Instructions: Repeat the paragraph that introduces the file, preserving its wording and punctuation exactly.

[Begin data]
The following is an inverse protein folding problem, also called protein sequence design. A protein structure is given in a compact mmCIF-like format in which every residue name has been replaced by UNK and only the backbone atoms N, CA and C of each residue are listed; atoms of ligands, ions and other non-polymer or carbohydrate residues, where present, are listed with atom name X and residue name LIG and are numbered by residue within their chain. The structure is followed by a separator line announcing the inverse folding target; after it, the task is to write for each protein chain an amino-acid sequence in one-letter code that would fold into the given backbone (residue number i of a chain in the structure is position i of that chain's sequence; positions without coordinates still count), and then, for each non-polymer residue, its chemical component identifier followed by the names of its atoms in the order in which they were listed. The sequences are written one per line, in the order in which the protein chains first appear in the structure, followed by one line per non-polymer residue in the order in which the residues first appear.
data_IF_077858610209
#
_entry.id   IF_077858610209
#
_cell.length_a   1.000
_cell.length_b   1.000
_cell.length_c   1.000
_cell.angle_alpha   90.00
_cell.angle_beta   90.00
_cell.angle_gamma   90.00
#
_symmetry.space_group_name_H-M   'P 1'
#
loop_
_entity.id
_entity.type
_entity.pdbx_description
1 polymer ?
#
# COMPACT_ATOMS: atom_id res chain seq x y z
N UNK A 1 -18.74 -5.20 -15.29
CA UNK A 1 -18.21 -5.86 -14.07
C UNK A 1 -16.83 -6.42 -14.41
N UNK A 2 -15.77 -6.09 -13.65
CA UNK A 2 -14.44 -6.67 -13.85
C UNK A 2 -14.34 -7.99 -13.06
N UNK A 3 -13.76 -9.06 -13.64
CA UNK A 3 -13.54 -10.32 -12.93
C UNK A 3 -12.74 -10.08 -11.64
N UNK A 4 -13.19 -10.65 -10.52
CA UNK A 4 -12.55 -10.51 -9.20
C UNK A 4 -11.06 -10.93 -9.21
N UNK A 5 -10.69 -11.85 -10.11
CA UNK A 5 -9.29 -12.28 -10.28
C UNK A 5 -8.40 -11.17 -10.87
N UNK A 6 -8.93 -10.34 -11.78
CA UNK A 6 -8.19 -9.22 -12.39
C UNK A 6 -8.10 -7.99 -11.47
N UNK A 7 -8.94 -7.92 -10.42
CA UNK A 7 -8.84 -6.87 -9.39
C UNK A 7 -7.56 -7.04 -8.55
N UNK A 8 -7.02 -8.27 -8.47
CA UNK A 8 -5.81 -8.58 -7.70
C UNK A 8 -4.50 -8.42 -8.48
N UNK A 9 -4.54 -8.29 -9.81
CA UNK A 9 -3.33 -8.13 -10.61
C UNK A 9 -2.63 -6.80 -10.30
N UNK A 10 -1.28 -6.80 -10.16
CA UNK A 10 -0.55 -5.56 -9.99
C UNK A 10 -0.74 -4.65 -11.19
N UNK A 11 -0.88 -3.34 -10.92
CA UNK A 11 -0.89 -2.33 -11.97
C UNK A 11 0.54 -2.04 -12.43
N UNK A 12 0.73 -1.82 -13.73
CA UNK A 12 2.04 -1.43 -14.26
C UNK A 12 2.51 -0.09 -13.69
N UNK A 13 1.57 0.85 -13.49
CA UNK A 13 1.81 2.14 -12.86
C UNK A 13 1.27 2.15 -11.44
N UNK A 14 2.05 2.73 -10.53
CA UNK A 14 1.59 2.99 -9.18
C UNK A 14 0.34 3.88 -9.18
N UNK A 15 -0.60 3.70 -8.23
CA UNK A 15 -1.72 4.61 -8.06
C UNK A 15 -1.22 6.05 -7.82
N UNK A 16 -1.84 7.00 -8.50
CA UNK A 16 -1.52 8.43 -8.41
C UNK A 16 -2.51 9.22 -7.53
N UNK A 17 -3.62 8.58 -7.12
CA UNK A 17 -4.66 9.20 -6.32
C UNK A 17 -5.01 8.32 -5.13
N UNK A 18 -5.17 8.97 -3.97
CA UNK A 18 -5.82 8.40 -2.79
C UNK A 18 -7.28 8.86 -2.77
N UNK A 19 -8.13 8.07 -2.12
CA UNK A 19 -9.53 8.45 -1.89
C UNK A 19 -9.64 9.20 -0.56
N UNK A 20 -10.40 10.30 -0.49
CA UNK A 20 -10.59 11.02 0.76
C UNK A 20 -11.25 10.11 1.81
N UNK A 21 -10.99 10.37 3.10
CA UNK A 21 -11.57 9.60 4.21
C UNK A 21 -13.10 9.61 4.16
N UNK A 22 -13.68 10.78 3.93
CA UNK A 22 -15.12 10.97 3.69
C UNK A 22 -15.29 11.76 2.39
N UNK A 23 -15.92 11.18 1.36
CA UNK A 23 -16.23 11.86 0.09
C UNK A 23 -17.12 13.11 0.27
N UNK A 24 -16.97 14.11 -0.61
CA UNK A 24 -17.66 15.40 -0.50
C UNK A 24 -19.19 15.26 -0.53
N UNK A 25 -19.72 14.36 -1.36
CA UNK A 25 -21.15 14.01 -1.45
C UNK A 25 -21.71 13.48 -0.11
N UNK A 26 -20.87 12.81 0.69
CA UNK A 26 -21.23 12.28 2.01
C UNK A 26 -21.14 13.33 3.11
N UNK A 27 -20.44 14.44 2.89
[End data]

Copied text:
The following is an inverse protein folding problem, also called protein sequence design. A protein structure is given in a compact mmCIF-like format in which every residue name has been replaced by UNK and only the backbone atoms N, CA and C of each residue are listed; atoms of ligands, ions and other non-polymer or carbohydrate residues, where present, are listed with atom name X and residue name LIG and are numbered by residue within their chain. The structure is followed by a separator line announcing the inverse folding target; after it, the task is to write for each protein chain an amino-acid sequence in one-letter code that would fold into the given backbone (residue number i of a chain in the structure is position i of that chain's sequence; positions without coordinates still count), and then, for each non-polymer residue, its chemical component identifier followed by the names of its atoms in the order in which they were listed. The sequences are written one per line, in the order in which the protein chains first appear in the structure, followed by one line per non-polymer residue in the order in which the residues first appear.